Outside of the two special cases above, most of the rest of the first time donors not giving again are a direct result of our lack of attention toward them. Just about any type of extra effort toward relationship building will spur improvement. Multiple touch points showing that we truly care about their support can make a huge difference in first time donor retention.

This is a case of where the extra effort will pay off with vastly improved donor retention for those donors motivated enough to make a second gift as pointed out below.

Repeat Donor Retention: 60%

Pure magic happens with the second gift from any first time donor!

Those repeat donors retain at better than two and a half times first time donors!

This magic is the result of the donor becoming aligned with your charity’s mission emotionally. The second gift is not just a token offering, but is a conscious decision. It is also the beginning of a long-term relationship providing just as much in the way of rewards for both parties…

Let’s dig a bit deeper into this mutual reward concept.

First and foremost, giving back is part of nearly every adult human being’s innermost desire to make the world around him or her a better place. There is a strong psychological lift associated for us as individuals every time our mind and heart senses such a result of the giving. It is a delightful and powerful side effect of years of devoted giving.

Second, this emotional alignment has a strong chance of increasing the amount of funding to the charity’s mission provided by the donor each year as well as the desire to introduce others. This often leads to even larger legacy related giving. Therefore repeat donors are literally the foundation of all giving often providing 90% or more the dollars donated each year!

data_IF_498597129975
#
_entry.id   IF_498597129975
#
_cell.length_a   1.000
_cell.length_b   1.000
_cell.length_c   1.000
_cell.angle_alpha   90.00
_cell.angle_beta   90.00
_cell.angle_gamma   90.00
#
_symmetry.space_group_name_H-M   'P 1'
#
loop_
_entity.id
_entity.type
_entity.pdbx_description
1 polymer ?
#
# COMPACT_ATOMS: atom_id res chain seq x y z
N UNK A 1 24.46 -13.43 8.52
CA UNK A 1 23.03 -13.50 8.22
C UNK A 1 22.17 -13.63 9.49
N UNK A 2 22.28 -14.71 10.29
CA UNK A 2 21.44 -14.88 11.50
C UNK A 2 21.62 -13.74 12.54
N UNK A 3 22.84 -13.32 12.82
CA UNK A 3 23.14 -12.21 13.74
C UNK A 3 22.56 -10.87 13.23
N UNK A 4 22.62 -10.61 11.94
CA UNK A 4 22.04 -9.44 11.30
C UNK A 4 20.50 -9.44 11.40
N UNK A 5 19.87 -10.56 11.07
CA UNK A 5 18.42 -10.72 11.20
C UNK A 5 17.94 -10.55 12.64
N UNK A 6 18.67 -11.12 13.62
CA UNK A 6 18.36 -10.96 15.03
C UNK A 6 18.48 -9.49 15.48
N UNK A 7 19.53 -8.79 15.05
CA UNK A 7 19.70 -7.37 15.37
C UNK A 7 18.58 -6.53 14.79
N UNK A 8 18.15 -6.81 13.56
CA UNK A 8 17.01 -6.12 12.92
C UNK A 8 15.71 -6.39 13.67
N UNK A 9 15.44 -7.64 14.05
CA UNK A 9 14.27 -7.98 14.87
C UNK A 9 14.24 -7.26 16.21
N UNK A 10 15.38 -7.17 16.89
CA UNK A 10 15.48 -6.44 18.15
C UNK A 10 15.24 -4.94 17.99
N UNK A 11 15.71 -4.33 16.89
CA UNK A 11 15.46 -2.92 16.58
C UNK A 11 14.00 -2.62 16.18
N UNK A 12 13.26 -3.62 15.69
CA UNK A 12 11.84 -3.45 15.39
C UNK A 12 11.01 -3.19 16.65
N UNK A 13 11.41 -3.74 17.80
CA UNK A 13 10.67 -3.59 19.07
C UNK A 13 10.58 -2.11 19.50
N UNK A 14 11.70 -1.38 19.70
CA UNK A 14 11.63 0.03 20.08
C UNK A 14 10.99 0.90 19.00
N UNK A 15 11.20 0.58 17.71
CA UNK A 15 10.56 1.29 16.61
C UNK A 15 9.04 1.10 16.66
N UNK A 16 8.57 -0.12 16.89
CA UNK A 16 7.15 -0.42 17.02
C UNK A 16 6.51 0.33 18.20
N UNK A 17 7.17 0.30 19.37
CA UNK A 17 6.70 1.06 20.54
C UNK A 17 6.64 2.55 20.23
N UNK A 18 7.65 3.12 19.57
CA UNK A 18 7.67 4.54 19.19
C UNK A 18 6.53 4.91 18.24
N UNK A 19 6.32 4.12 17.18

Monthly Recurring Donor Retention: 90%

The final bucket image is major step that must be taken to reach the highest levels of overall donor retention. Since the average retention level of recurring donors is 90% they provide the essential lift needed to reach overall donor retention rates 50% higher than normal averages.

Why is not every charity engaged in fundraising pursuing this type of donor relationship vigorously?

There are a multitude of reasons, which will shed much needed light on how to address. They are:

  • It is not what we have done in the past
  • Recurring giving requires additional technology
  • Someone must be able to implement and use the technology
  • All appeals must be redesigned
  • The acknowledgement process should be modified

If a game plan or research can be established to address all five of the above reasons then you will be ready to turn the magically properties of monthly recurring giving on!

We just hit 1,002 words!

The picture still tells much more in my opinion.


 

 

Jay Love is Chief Relationship Officer at Bloomerang. A 30+ veteran of the nonprofit software industry, Jay Love co-founded Bloomerang in 2012. He currently serves on the board of the Center on Philanthropy at Indiana University and is the past AFP Ethics Committee Chairman.

Tags:  annual giving  donor retention  fundraising  giving  major gifts  stewardship